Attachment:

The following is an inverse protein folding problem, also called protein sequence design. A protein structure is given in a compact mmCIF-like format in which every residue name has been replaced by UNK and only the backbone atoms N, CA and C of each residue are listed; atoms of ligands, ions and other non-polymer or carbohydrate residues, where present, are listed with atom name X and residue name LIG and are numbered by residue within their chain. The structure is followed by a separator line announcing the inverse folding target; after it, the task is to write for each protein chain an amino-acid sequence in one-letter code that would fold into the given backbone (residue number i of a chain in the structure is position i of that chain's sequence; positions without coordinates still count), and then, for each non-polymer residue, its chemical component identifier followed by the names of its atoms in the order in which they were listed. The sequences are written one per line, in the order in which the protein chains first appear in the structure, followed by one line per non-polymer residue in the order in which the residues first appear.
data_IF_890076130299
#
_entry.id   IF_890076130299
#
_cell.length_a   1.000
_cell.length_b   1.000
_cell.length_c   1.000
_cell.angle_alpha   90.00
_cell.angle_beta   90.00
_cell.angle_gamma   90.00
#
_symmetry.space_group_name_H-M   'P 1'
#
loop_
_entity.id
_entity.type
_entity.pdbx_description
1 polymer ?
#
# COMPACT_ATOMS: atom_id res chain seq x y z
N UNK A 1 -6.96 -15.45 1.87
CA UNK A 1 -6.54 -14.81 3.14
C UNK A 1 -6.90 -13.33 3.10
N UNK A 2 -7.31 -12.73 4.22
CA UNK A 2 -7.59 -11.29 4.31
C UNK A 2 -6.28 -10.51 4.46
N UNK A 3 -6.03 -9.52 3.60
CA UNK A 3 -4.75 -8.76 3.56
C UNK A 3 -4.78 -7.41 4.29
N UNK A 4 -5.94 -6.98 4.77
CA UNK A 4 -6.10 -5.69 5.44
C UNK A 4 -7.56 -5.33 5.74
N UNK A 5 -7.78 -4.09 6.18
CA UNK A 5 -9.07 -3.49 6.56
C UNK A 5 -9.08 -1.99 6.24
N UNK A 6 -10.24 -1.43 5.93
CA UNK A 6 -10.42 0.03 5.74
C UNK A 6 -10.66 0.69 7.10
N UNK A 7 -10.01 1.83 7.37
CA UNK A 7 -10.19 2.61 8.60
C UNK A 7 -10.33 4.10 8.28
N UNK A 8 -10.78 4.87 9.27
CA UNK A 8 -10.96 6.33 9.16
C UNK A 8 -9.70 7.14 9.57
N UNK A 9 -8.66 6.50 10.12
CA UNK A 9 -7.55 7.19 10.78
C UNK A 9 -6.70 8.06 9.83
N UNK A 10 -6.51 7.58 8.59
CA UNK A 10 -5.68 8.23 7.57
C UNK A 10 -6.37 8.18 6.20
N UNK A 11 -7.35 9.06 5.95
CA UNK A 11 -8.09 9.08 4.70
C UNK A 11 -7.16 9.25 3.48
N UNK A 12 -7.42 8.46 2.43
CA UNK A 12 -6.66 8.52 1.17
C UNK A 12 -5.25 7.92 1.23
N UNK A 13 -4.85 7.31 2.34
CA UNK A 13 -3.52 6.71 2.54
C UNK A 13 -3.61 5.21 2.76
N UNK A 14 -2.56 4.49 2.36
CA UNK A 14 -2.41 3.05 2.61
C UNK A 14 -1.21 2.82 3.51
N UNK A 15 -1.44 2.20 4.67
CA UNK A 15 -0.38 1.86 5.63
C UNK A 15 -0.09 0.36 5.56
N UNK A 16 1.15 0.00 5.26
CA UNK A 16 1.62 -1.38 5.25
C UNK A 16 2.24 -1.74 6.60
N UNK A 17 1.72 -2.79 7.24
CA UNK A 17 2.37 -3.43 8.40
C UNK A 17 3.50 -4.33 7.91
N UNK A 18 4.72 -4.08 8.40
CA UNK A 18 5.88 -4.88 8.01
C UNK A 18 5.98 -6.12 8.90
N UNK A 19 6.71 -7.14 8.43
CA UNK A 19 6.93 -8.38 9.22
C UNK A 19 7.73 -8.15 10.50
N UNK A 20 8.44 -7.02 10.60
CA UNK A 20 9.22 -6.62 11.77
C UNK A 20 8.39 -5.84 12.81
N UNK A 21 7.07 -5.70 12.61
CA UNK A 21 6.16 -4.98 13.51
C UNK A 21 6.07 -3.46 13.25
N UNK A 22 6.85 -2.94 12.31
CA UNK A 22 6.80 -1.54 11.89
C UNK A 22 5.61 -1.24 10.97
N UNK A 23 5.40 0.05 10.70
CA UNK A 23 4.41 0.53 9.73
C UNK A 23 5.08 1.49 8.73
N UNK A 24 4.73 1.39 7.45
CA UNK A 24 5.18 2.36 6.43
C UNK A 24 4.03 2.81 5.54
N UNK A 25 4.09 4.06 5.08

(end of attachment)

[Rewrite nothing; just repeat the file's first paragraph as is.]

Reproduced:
The following is an inverse protein folding problem, also called protein sequence design. A protein structure is given in a compact mmCIF-like format in which every residue name has been replaced by UNK and only the backbone atoms N, CA and C of each residue are listed; atoms of ligands, ions and other non-polymer or carbohydrate residues, where present, are listed with atom name X and residue name LIG and are numbered by residue within their chain. The structure is followed by a separator line announcing the inverse folding target; after it, the task is to write for each protein chain an amino-acid sequence in one-letter code that would fold into the given backbone (residue number i of a chain in the structure is position i of that chain's sequence; positions without coordinates still count), and then, for each non-polymer residue, its chemical component identifier followed by the names of its atoms in the order in which they were listed. The sequences are written one per line, in the order in which the protein chains first appear in the structure, followed by one line per non-polymer residue in the order in which the residues first appear.